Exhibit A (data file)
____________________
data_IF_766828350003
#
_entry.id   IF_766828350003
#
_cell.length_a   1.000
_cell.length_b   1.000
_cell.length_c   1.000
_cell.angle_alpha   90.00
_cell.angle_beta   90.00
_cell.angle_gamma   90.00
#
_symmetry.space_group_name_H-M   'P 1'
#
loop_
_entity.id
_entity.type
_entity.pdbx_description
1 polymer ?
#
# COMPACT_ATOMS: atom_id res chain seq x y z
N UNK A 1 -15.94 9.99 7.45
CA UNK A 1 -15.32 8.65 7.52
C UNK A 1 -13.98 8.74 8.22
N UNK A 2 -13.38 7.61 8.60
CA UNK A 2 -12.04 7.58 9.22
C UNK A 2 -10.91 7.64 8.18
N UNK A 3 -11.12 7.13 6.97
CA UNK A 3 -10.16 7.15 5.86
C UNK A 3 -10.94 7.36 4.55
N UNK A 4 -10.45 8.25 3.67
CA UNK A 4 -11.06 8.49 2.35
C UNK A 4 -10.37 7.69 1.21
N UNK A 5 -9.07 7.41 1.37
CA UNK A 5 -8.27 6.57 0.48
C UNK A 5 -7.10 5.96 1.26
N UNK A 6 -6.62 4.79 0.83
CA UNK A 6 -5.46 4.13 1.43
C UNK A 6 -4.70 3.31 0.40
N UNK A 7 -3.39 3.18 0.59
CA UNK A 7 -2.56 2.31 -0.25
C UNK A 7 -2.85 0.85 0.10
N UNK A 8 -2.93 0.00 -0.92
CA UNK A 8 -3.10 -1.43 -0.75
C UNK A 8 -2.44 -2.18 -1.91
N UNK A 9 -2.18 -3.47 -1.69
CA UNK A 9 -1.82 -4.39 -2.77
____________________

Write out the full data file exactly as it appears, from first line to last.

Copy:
data_IF_766828350003
#
_entry.id   IF_766828350003
#
_cell.length_a   1.000
_cell.length_b   1.000
_cell.length_c   1.000
_cell.angle_alpha   90.00
_cell.angle_beta   90.00
_cell.angle_gamma   90.00
#
_symmetry.space_group_name_H-M   'P 1'
#
loop_
_entity.id
_entity.type
_entity.pdbx_description
1 polymer ?
#
# COMPACT_ATOMS: atom_id res chain seq x y z
N UNK A 1 -15.94 9.99 7.45
CA UNK A 1 -15.32 8.65 7.52
C UNK A 1 -13.98 8.74 8.22
N UNK A 2 -13.38 7.61 8.60
CA UNK A 2 -12.04 7.58 9.22
C UNK A 2 -10.91 7.64 8.18
N UNK A 3 -11.12 7.13 6.97
CA UNK A 3 -10.16 7.15 5.86
C UNK A 3 -10.94 7.36 4.55
N UNK A 4 -10.45 8.25 3.67
CA UNK A 4 -11.06 8.49 2.35
C UNK A 4 -10.37 7.69 1.21
N UNK A 5 -9.07 7.41 1.37
CA UNK A 5 -8.27 6.57 0.48
C UNK A 5 -7.10 5.96 1.26
N UNK A 6 -6.62 4.79 0.83
CA UNK A 6 -5.46 4.13 1.43
C UNK A 6 -4.70 3.31 0.40
N UNK A 7 -3.39 3.18 0.59
CA UNK A 7 -2.56 2.31 -0.25
C UNK A 7 -2.85 0.85 0.10
N UNK A 8 -2.93 0.00 -0.92
CA UNK A 8 -3.10 -1.43 -0.75
C UNK A 8 -2.44 -2.18 -1.91
N UNK A 9 -2.18 -3.47 -1.69
CA UNK A 9 -1.82 -4.39 -2.77